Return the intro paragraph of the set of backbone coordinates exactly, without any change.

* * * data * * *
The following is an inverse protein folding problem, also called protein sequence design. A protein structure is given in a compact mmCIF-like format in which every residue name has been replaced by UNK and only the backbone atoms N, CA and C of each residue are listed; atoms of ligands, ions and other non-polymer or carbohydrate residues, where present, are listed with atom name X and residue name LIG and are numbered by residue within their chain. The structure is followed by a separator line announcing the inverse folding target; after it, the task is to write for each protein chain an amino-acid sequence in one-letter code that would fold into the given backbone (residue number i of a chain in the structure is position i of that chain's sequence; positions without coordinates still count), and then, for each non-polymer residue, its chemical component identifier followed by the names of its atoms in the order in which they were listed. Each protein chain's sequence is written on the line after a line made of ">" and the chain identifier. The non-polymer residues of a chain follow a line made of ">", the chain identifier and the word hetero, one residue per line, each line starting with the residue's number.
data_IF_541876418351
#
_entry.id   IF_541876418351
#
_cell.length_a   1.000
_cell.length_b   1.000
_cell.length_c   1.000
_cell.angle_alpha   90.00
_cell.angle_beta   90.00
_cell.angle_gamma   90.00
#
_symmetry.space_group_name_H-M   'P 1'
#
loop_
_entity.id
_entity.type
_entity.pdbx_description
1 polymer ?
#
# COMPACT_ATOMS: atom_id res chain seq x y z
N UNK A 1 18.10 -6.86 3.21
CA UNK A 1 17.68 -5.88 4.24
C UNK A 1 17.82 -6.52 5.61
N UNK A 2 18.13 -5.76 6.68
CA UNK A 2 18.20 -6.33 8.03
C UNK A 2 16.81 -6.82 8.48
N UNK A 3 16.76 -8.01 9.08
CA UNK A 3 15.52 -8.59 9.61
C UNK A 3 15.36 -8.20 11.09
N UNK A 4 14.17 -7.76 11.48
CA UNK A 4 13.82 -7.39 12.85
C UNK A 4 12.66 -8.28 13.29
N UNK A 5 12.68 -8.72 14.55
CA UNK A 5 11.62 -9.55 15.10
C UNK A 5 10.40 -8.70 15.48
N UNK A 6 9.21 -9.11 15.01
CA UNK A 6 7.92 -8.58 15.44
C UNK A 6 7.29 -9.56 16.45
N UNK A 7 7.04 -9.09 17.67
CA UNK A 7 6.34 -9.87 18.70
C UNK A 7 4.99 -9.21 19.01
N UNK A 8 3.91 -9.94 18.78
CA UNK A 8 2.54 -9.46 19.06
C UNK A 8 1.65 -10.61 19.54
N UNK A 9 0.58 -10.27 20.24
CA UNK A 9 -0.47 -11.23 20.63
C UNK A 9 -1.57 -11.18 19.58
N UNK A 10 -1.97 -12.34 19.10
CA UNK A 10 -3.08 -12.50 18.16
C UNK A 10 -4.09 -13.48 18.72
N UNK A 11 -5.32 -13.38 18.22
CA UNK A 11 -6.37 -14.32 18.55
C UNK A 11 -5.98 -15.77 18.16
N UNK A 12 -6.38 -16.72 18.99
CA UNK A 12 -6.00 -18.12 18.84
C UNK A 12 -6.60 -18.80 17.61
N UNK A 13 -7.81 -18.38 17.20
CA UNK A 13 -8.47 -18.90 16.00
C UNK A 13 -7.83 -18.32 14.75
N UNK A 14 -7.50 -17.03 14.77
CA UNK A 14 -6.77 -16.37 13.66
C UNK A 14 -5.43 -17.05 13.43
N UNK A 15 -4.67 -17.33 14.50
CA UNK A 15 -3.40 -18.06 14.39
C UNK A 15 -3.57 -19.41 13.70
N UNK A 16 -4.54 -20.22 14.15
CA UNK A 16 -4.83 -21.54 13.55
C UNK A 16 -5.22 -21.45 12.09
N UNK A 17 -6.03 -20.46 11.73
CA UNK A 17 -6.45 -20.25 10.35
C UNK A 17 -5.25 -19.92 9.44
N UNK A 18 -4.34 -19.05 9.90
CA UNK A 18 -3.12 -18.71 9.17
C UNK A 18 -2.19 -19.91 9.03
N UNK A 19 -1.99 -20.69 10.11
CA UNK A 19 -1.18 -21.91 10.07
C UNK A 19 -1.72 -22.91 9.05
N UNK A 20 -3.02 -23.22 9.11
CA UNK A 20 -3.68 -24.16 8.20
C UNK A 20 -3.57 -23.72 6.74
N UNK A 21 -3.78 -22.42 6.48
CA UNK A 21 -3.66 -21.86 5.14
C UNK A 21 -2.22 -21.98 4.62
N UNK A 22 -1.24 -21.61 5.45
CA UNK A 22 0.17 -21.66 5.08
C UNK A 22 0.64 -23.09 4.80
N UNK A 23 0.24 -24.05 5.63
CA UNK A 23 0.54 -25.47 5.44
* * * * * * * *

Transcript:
The following is an inverse protein folding problem, also called protein sequence design. A protein structure is given in a compact mmCIF-like format in which every residue name has been replaced by UNK and only the backbone atoms N, CA and C of each residue are listed; atoms of ligands, ions and other non-polymer or carbohydrate residues, where present, are listed with atom name X and residue name LIG and are numbered by residue within their chain. The structure is followed by a separator line announcing the inverse folding target; after it, the task is to write for each protein chain an amino-acid sequence in one-letter code that would fold into the given backbone (residue number i of a chain in the structure is position i of that chain's sequence; positions without coordinates still count), and then, for each non-polymer residue, its chemical component identifier followed by the names of its atoms in the order in which they were listed. Each protein chain's sequence is written on the line after a line made of ">" and the chain identifier. The non-polymer residues of a chain follow a line made of ">", the chain identifier and the word hetero, one residue per line, each line starting with the residue's number.